The atmosphere was vibrant, the troupe of bards playing nearly drowned out by the collective gossip of the nobility. Everyone of note was dressed in colourful finery, proudly displaying the colours of their bloodlines and their dukedoms with equal flair.
They sat at four long tables, running the length of the hall from the great double doors to the steps of the raised platform upon which rested the competitors table, perpendicular to the other four.
Royal men-at-arms, armed and armoured in mimicry of the God-Emperor’s Angels, stood at attention all along the hall, ready to break apart any drunken fights – which always seemed to occur at these events. Servants were constantly in motion, weaving their way amidst the nobility to keep the tables supplied with food and drink.
A veritable army of candles blazed all around to keep the darkness at bay, though a movement at the door caught Montagu’s attention, and he felt himself grimace as he saw the stranger enter. As the man made his way steadily down the hall, few noted his passing – but those who did fell silent and stared.
Unlike the other gathered nobles, the Freeblade was clad in his black pilot suit – more dressed for combat than celebration. He paid no mind to the attention he garnered as he strode towards the competitors table, the skulls hanging from his belt clattering against one another with every step.
Silence spread across the table as the unknown Knight took his place in the fifteenth chair. He set down his helmet, bearing a red dragon crest, on the table by his goblet before reaching out and grabbing a bowl.
The table was silent as he ladled some soup for himself before setting the bowl down and looking up at the other competitors.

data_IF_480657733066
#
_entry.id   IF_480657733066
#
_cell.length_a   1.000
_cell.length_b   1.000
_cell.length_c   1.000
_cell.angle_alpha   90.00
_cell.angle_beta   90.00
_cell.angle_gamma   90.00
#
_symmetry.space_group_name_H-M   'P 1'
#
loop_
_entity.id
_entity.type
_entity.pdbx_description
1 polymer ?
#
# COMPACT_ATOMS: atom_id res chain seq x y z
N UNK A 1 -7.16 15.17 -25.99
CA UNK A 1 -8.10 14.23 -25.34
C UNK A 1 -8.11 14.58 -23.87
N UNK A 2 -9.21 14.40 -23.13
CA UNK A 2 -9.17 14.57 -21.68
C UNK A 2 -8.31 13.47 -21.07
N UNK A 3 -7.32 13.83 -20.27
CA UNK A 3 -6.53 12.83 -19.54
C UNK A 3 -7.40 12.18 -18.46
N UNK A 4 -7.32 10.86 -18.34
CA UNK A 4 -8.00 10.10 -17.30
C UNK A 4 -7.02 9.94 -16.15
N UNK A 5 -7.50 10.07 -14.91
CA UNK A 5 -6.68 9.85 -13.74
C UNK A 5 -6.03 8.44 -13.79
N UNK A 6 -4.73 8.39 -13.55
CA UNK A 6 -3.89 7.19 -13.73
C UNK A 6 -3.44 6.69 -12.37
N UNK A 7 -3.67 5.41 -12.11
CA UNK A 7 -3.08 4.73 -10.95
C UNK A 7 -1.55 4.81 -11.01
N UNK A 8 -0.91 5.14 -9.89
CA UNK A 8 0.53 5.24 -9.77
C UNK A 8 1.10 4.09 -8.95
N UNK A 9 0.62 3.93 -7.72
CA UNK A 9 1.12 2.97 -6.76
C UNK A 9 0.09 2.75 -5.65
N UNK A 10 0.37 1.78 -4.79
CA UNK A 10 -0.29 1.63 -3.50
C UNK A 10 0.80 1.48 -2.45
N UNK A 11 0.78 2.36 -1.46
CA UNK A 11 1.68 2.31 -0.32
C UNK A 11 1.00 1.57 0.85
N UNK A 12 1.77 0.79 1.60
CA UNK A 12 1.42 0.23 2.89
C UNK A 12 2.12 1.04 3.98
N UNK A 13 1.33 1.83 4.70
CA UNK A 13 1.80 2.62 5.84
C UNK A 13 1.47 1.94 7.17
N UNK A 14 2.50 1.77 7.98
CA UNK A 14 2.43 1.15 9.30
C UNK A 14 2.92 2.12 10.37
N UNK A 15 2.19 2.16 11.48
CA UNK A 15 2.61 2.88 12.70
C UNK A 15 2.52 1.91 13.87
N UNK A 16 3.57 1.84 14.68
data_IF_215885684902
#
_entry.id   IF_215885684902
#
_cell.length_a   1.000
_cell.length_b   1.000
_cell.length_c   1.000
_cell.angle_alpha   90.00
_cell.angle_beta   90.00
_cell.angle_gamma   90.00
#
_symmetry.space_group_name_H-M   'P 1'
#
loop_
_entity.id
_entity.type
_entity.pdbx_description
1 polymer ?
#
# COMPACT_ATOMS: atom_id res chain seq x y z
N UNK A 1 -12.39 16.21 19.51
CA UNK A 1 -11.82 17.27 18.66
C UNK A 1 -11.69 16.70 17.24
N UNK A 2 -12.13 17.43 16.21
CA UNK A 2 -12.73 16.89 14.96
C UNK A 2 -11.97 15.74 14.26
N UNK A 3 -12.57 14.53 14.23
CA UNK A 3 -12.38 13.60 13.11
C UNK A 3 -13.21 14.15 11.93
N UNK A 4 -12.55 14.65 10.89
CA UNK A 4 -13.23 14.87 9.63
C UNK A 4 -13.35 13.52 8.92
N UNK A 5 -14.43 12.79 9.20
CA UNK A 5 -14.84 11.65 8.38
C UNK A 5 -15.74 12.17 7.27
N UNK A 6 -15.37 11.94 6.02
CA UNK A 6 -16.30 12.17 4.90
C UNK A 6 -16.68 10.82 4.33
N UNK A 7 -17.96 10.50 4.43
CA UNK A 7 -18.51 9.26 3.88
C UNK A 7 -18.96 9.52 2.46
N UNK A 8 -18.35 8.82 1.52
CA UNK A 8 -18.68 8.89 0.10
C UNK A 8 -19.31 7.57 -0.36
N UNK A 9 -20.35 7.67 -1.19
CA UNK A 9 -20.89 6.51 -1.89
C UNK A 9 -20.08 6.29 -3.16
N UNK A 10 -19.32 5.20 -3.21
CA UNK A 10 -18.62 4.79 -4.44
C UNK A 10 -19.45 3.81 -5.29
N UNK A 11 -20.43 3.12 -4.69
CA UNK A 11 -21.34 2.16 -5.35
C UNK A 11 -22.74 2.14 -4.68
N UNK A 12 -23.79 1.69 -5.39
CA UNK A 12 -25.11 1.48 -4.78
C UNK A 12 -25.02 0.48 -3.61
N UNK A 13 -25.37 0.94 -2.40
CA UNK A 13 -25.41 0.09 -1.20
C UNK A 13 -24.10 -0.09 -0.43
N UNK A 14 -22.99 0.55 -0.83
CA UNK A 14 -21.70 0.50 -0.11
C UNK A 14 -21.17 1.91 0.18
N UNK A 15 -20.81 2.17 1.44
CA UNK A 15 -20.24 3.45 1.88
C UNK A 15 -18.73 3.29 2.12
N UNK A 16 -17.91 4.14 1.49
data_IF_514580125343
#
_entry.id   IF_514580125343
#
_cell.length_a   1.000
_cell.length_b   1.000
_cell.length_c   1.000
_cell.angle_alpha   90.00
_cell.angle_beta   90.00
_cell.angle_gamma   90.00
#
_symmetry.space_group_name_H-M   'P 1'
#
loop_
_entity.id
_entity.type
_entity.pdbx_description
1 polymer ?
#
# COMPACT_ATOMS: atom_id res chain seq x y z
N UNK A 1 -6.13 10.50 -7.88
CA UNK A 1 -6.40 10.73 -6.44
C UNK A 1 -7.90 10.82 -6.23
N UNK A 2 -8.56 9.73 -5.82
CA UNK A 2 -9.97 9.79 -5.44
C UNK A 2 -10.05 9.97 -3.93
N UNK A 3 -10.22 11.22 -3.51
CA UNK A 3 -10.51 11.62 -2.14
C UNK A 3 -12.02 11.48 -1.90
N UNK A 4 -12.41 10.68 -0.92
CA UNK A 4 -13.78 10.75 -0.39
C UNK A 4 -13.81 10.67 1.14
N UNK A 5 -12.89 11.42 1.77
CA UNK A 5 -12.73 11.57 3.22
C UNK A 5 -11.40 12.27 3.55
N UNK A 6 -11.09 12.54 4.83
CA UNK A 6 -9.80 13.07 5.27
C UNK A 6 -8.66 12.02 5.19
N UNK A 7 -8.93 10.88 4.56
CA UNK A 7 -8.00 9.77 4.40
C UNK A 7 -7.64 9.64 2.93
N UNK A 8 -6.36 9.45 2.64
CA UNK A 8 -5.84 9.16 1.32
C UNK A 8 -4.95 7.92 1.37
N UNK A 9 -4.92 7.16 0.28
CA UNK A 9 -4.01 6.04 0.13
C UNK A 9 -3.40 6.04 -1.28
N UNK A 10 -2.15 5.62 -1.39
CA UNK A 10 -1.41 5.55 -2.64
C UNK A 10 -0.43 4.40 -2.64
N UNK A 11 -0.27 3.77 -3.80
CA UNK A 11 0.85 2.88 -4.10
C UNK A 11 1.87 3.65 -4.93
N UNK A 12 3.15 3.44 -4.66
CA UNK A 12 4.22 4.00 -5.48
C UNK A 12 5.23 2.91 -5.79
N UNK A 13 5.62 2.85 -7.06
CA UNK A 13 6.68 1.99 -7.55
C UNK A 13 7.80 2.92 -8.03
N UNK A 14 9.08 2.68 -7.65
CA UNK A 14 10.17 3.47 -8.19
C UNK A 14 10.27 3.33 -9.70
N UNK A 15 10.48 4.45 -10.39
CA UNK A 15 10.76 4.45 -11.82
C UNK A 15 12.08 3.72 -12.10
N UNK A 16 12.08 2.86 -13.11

Montagu took the chance to inspect the off-worlder. Dark brown eyes sat beneath a heavy brow, with an angular face framed by tangles of long black hair. His skin was pale, and a faint burn scar was visible on his neck that vanished into the collar of his pilot suit.
His eyes swept the table, taking the measure of each of the competitors, before focusing on his food. As he began to eat, a sense of normality slowly returned to the table. Though the gathered scions conversation was hushed now, with wary glances cast towards the Freeblade.
‘Oh, for goodness’ sake,’ muttered Ser Foucault, flipping her braid off her shoulder before shifting in her seat to face their guest. ‘Apologies, Ser, for our behaviour. It has been centuries, I believe, since an unknown face has entered the tourney.’
The man swallowed and wiped his lips with the back of his hand before replying. ‘There… is no offence taken.’ He spoke slowly, as if unused to conversing. His voice was faintly hoarse and flat. ‘It can be… difficult… to accept a strange face in times like these. Your King has my thanks… for granting me the pleasure of partaking.’
Foucault nodded, smiling at their guest. ‘Well, he is fond of drama. I imagine the matters of court hardly move him as much as the mystery you present.’ She lowered her voice slightly, as if conspiring. Montagu rolled his eyes as he reached out for some fruit, while Rallart coughed to mask his own reaction to the woman’s dramatics. ‘A Knight of no House, upon a crimson steed,’ Foucault continued. ‘It is a story the bards will tell for some time, no matter the result of the tourney. You’ll be immortal here,’ the woman said, waving over a servant to refill her goblet. ‘So, if your goal was renown, why, your mere presence has earned it!’
The Freeblade frowned at that, his hand moving out to cover his goblet when a servant with a wine jug approached. ‘Ah… water for me,’ he sighed to the blandly dressed man, who bowed and retreated without a word. ‘Renown is… of no use to me,’ he confessed, lifting his bowl to his lips and taking a gentle sip of the soup before continuing. ‘I came to… test myself. Against worthy opponents. And what is worthier… than a Knight?’